"[Joe Frank] is one of the great, original radio performers. He's created a sound and style for himself - a complete aesthetic that's entirely his own. I first heard him when I was 19 and it changed everything for me. His work demonstrated the intensity and emotion that the medium is capable of; ingenious…fantastic."
Ira Glass, This American Life
"Frank has created a series of dead-pan radio monologues so sharp and intelligent that during the quiet bits you can almost hear God taking notes."
The UK Guardian
"Frank [is] the apostle of radio noire... His free-form radio dramas... are sometimes moving, often funny, but always manage to confound the listeners' expectations. A maestro of verité, Frank exploits the power of radio..."
"You don't have to close your eyes to appreciate Joe Frank's dense audio universe cascading out of your radio. It helps, though, because there are so many layers - of sound, philosophy, of reality-coursing through his dramas... Come to think of it, after awhile, you won't want to close your eyes because in Frank's short stories for the radio, the tension and pathos are as enveloping as they are intriguing... "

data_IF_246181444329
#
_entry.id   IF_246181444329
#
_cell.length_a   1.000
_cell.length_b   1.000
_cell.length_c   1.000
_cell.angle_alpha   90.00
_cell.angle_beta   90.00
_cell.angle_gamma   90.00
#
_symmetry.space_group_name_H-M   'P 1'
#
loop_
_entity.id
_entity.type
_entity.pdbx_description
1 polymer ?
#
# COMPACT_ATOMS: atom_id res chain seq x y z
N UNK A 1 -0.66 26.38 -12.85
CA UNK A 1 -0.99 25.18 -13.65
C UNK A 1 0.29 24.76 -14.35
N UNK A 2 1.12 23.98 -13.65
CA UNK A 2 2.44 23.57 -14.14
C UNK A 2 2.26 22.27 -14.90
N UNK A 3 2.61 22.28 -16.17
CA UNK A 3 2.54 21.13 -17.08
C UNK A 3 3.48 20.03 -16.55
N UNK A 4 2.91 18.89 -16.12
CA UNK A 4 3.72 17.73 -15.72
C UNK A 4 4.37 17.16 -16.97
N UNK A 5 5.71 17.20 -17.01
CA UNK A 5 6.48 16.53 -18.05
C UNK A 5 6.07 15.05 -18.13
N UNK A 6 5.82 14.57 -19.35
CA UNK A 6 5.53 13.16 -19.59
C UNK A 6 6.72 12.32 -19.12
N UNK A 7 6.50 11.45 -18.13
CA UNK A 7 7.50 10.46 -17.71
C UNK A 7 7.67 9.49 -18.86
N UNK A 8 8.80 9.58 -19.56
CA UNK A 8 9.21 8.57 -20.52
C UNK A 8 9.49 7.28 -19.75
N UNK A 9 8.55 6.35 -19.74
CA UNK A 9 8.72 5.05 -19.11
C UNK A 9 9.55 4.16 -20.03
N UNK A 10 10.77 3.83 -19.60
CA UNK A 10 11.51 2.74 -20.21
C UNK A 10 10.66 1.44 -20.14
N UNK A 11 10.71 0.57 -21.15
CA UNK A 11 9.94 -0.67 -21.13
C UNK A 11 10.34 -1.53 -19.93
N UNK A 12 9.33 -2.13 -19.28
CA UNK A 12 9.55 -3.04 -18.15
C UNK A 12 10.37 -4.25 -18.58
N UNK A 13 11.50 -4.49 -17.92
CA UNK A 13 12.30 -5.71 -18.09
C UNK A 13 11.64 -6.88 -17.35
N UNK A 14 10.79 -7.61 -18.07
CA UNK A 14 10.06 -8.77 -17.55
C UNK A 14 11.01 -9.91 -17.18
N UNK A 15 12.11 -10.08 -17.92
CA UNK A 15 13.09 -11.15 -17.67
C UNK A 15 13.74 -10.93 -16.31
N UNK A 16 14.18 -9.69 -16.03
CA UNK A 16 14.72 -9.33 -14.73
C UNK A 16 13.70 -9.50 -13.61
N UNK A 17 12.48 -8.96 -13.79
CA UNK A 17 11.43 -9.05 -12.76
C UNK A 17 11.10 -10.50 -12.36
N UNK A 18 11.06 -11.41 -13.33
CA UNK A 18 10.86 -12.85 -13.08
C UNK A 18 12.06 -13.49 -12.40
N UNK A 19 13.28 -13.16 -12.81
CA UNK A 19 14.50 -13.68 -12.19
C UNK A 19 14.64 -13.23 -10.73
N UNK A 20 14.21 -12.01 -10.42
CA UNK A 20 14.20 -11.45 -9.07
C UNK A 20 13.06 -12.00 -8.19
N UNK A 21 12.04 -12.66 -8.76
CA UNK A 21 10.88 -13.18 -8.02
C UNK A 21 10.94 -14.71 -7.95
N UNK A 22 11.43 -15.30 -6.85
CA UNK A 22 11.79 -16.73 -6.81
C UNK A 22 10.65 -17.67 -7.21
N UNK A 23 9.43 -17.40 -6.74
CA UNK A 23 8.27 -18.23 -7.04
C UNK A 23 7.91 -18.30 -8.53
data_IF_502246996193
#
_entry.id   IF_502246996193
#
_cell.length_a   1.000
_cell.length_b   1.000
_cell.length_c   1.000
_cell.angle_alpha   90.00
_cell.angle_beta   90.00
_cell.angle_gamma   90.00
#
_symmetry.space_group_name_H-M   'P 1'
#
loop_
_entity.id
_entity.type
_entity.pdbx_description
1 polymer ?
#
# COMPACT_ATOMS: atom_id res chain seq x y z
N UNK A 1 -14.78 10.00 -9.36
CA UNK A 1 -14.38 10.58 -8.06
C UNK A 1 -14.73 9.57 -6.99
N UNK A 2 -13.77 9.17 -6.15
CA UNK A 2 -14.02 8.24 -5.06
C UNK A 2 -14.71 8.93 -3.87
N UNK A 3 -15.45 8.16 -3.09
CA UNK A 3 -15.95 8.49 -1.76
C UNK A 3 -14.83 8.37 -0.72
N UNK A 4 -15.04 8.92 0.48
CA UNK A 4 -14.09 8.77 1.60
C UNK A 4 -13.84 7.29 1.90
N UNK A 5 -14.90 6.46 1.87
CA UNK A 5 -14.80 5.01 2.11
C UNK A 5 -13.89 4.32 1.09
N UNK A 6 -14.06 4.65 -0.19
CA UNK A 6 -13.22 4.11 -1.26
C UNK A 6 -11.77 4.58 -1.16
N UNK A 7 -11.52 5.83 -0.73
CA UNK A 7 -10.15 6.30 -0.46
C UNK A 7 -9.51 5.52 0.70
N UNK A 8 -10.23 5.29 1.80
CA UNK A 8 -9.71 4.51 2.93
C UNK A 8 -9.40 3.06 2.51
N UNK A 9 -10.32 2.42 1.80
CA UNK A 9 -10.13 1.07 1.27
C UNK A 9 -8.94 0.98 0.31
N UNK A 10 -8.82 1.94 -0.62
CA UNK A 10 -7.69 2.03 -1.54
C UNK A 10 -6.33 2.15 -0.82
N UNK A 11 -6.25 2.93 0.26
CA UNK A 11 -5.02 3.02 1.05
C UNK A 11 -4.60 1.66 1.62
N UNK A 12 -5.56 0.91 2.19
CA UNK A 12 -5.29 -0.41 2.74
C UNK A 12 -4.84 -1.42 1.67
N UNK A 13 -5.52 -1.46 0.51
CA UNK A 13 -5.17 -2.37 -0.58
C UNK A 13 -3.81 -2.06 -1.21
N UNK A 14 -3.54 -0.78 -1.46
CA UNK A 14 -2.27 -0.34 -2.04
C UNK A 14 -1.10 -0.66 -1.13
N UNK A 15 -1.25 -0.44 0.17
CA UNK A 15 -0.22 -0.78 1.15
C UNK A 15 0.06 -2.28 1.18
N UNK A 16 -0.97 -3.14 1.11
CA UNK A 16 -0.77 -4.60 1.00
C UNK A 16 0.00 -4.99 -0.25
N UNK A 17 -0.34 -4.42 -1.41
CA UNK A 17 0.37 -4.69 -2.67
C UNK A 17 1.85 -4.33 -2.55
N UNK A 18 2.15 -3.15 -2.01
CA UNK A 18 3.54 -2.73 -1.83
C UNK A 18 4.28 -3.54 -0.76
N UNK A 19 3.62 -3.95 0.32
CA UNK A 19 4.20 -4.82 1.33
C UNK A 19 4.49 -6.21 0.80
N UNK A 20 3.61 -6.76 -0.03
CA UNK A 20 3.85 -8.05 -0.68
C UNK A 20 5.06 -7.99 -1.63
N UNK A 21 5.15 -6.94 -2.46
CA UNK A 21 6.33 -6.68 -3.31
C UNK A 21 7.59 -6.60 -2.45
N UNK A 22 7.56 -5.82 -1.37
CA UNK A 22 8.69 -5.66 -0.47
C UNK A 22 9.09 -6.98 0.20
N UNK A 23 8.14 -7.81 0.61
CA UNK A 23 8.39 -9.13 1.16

The Washington Post
"To me, he's what radio is really for... his show makes me think he's getting to some great truth... so completely captivating and just unlike anything else."
David Sedaris, writer
"A strange, different, wondrously offbeat, frequently hilarious, altogether brilliant piece of work..There's never been anything quite like it...Joe Frank is an audio Fellini."
The Los Angeles Times
"Mixing bizarre monologues, multi-sequenced dramatic vignettes and mock-solemn critiques, [Joe Frank's work] is both sophisticated and surreal. A sizable cult has been growing around Frank...a rare radio talent."
The Village Voice
"Radio's Prince of Darkness Rules the Freeways. [Frank is] alternately dark, bizarre and very funny - but always hard to turn off."
The Wall Street Journal
"Joe Frank is an original whose work has helped form some of the most eccentric, dark and interesting parts of public radio's personality. "
Terry Gross, Fresh Air
"Although commonly categorized as radio drama, Frank's work bears very little resemblance to the stagy artifice of plays performed over air. Frank wanders deeply into the unconscious, producing Dionysian stories with a fairy-tale intensity whose effect is often funny, disturbing and deeply memorable."